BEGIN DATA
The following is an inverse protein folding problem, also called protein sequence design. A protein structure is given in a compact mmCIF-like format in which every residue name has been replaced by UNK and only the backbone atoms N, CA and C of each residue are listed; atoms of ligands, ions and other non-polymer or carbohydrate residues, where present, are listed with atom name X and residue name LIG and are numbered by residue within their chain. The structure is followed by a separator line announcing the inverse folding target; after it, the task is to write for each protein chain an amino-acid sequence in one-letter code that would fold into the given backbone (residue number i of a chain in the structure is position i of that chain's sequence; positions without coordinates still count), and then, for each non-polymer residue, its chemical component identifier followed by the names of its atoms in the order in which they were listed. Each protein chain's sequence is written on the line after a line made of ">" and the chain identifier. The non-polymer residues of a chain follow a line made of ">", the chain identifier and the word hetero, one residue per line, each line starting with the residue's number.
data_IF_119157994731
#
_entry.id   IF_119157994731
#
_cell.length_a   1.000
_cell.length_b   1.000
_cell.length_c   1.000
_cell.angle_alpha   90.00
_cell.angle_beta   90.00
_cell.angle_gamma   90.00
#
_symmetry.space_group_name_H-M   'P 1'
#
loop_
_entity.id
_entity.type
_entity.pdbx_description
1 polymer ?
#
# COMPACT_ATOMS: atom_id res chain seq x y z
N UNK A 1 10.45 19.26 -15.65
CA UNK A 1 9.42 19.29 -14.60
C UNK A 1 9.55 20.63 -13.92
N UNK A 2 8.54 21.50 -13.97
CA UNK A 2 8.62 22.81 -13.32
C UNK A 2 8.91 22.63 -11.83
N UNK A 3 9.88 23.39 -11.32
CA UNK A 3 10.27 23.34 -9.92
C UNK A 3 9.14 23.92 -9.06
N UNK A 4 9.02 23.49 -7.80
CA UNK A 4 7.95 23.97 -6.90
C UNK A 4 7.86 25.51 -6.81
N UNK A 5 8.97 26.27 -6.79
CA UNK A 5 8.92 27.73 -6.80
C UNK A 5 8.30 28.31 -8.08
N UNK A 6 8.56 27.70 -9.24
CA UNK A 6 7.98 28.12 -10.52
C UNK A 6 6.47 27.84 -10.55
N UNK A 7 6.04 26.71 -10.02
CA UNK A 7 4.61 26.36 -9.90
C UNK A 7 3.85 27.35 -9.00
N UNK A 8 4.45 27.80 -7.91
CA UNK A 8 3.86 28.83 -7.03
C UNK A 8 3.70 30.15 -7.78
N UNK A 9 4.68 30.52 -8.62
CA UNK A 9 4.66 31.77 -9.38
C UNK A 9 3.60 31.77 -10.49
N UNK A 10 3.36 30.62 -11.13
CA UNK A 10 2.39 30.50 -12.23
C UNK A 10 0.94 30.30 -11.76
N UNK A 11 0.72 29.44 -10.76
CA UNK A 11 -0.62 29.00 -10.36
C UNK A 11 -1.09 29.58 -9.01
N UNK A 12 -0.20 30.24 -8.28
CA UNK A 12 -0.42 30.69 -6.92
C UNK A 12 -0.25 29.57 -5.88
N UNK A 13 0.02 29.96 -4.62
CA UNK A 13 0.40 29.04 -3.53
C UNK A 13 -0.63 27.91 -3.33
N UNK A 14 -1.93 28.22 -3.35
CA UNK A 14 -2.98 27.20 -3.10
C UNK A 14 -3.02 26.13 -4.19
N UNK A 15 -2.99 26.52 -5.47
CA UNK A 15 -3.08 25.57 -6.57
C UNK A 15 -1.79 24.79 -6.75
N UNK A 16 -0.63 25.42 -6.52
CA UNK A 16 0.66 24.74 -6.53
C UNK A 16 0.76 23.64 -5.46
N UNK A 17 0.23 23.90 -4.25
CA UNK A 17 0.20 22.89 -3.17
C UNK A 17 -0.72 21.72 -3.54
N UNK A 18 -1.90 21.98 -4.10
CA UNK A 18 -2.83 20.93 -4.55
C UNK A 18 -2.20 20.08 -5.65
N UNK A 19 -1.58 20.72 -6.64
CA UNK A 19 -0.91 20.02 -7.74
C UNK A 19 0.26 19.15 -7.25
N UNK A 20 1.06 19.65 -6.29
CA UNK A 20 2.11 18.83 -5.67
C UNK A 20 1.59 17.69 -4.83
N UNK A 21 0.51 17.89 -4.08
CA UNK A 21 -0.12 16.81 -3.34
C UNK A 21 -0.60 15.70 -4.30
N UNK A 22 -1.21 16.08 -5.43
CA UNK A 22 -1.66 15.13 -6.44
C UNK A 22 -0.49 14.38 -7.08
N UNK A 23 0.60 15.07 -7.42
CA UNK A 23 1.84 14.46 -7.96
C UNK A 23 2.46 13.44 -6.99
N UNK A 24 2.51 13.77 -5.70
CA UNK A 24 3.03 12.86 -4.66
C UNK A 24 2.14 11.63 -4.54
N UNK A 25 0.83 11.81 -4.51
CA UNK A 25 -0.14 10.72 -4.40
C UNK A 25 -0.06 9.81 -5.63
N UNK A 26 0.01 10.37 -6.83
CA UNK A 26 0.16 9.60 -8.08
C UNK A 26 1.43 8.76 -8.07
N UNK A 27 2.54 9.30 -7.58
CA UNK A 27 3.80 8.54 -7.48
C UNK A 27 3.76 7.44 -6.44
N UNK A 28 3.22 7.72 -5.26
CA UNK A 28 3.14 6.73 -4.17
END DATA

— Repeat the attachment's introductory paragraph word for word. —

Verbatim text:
The following is an inverse protein folding problem, also called protein sequence design. A protein structure is given in a compact mmCIF-like format in which every residue name has been replaced by UNK and only the backbone atoms N, CA and C of each residue are listed; atoms of ligands, ions and other non-polymer or carbohydrate residues, where present, are listed with atom name X and residue name LIG and are numbered by residue within their chain. The structure is followed by a separator line announcing the inverse folding target; after it, the task is to write for each protein chain an amino-acid sequence in one-letter code that would fold into the given backbone (residue number i of a chain in the structure is position i of that chain's sequence; positions without coordinates still count), and then, for each non-polymer residue, its chemical component identifier followed by the names of its atoms in the order in which they were listed. Each protein chain's sequence is written on the line after a line made of ">" and the chain identifier. The non-polymer residues of a chain follow a line made of ">", the chain identifier and the word hetero, one residue per line, each line starting with the residue's number.